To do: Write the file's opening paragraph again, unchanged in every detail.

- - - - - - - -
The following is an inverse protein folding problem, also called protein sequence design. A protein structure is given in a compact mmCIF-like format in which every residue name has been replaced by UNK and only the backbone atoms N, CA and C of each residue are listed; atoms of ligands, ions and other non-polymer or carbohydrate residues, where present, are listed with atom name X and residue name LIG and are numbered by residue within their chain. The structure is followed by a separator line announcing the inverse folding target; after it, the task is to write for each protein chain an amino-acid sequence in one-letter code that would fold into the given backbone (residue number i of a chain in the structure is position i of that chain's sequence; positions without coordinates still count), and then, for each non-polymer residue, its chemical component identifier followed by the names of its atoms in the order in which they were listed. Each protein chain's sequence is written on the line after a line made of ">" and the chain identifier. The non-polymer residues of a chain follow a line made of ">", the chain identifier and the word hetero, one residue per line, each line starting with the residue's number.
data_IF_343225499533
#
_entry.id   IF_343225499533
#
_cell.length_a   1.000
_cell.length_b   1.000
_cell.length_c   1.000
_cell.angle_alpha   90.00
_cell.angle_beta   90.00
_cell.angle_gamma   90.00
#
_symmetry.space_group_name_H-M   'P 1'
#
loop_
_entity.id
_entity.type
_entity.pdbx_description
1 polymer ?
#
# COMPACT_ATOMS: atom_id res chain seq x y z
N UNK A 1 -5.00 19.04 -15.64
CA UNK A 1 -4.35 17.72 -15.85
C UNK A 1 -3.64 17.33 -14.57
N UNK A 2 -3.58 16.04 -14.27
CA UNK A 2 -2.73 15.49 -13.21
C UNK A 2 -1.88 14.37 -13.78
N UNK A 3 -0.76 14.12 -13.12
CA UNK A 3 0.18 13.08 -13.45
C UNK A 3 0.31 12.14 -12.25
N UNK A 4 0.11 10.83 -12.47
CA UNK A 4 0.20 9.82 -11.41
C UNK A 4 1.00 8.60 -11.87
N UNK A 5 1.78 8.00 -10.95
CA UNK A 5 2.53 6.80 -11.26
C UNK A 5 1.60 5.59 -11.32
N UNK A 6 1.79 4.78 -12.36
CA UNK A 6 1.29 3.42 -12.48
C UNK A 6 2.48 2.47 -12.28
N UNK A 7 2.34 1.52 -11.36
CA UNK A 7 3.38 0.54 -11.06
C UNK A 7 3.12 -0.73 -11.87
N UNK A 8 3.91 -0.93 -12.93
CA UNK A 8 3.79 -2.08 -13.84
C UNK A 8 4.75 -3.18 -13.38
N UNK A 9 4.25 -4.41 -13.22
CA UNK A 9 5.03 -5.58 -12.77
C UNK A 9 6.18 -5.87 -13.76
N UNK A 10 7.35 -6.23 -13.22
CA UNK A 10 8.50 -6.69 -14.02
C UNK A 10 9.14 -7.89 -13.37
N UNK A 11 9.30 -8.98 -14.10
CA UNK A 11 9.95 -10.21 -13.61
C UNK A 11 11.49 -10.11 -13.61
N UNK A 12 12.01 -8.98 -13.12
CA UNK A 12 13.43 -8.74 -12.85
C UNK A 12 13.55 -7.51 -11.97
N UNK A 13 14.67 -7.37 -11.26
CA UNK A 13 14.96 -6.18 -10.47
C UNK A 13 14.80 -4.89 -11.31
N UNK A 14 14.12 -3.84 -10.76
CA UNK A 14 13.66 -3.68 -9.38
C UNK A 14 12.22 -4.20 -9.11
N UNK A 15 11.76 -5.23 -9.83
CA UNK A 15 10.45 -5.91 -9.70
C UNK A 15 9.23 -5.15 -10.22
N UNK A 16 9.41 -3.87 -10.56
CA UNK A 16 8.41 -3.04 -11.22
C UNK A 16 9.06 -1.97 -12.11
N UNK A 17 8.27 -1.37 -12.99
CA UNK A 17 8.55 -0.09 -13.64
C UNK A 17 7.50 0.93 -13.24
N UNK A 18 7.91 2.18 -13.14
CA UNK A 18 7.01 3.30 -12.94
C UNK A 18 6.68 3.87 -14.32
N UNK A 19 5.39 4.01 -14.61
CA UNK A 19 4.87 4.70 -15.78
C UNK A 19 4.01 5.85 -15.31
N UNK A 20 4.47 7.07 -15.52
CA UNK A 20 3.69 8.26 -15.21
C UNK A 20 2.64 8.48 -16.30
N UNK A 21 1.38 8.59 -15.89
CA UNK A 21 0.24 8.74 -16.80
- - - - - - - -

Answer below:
The following is an inverse protein folding problem, also called protein sequence design. A protein structure is given in a compact mmCIF-like format in which every residue name has been replaced by UNK and only the backbone atoms N, CA and C of each residue are listed; atoms of ligands, ions and other non-polymer or carbohydrate residues, where present, are listed with atom name X and residue name LIG and are numbered by residue within their chain. The structure is followed by a separator line announcing the inverse folding target; after it, the task is to write for each protein chain an amino-acid sequence in one-letter code that would fold into the given backbone (residue number i of a chain in the structure is position i of that chain's sequence; positions without coordinates still count), and then, for each non-polymer residue, its chemical component identifier followed by the names of its atoms in the order in which they were listed. Each protein chain's sequence is written on the line after a line made of ">" and the chain identifier. The non-polymer residues of a chain follow a line made of ">", the chain identifier and the word hetero, one residue per line, each line starting with the residue's number.